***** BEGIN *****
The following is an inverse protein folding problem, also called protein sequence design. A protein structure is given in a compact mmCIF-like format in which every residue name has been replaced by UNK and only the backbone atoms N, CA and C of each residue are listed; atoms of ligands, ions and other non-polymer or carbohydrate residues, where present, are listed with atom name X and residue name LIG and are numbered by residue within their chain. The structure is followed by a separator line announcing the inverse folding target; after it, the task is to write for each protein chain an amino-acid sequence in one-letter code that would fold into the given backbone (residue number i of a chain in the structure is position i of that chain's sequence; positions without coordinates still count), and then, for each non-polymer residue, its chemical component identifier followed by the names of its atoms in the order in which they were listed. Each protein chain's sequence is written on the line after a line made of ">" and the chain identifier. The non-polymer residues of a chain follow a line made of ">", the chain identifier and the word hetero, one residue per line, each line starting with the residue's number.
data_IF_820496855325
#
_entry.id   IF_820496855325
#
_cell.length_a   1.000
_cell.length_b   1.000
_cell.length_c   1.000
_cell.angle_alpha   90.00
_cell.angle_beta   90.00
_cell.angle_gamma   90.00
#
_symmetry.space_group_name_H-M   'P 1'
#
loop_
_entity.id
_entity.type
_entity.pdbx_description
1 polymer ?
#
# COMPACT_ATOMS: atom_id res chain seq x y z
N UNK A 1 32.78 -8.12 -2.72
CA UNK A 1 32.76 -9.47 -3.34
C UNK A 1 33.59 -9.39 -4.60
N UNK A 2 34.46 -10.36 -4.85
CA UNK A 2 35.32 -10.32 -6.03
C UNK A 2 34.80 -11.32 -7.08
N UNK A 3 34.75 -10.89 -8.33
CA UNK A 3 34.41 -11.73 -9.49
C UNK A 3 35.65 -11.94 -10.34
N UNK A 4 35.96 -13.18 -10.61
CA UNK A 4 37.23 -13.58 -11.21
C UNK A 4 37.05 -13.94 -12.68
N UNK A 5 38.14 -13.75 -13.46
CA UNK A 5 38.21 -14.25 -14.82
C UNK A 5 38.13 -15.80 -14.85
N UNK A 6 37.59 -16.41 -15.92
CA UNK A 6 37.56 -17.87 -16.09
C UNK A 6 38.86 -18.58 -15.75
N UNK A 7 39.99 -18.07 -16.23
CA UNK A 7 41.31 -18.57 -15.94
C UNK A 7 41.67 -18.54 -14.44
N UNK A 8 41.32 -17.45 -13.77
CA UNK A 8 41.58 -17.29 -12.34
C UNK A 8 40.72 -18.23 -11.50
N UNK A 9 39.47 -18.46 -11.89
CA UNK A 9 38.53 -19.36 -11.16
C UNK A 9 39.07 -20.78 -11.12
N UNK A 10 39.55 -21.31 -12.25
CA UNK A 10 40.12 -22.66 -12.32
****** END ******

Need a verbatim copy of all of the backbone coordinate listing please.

The following is an inverse protein folding problem, also called protein sequence design. A protein structure is given in a compact mmCIF-like format in which every residue name has been replaced by UNK and only the backbone atoms N, CA and C of each residue are listed; atoms of ligands, ions and other non-polymer or carbohydrate residues, where present, are listed with atom name X and residue name LIG and are numbered by residue within their chain. The structure is followed by a separator line announcing the inverse folding target; after it, the task is to write for each protein chain an amino-acid sequence in one-letter code that would fold into the given backbone (residue number i of a chain in the structure is position i of that chain's sequence; positions without coordinates still count), and then, for each non-polymer residue, its chemical component identifier followed by the names of its atoms in the order in which they were listed. Each protein chain's sequence is written on the line after a line made of ">" and the chain identifier. The non-polymer residues of a chain follow a line made of ">", the chain identifier and the word hetero, one residue per line, each line starting with the residue's number.
data_IF_820496855325
#
_entry.id   IF_820496855325
#
_cell.length_a   1.000
_cell.length_b   1.000
_cell.length_c   1.000
_cell.angle_alpha   90.00
_cell.angle_beta   90.00
_cell.angle_gamma   90.00
#
_symmetry.space_group_name_H-M   'P 1'
#
loop_
_entity.id
_entity.type
_entity.pdbx_description
1 polymer ?
#
# COMPACT_ATOMS: atom_id res chain seq x y z
N UNK A 1 32.78 -8.12 -2.72
CA UNK A 1 32.76 -9.47 -3.34
C UNK A 1 33.59 -9.39 -4.60
N UNK A 2 34.46 -10.36 -4.85
CA UNK A 2 35.32 -10.32 -6.03
C UNK A 2 34.80 -11.32 -7.08
N UNK A 3 34.75 -10.89 -8.33
CA UNK A 3 34.41 -11.73 -9.49
C UNK A 3 35.65 -11.94 -10.34
N UNK A 4 35.96 -13.18 -10.61
CA UNK A 4 37.23 -13.58 -11.21
C UNK A 4 37.05 -13.94 -12.68
N UNK A 5 38.14 -13.75 -13.46
CA UNK A 5 38.21 -14.25 -14.82
C UNK A 5 38.13 -15.80 -14.85
N UNK A 6 37.59 -16.41 -15.92
CA UNK A 6 37.56 -17.87 -16.09
C UNK A 6 38.86 -18.58 -15.75
N UNK A 7 39.99 -18.07 -16.23
CA UNK A 7 41.31 -18.57 -15.94
C UNK A 7 41.67 -18.54 -14.44
N UNK A 8 41.32 -17.45 -13.77
CA UNK A 8 41.58 -17.29 -12.34
C UNK A 8 40.72 -18.23 -11.50
N UNK A 9 39.47 -18.46 -11.89
CA UNK A 9 38.53 -19.36 -11.16
C UNK A 9 39.07 -20.78 -11.12
N UNK A 10 39.55 -21.31 -12.25
CA UNK A 10 40.12 -22.66 -12.32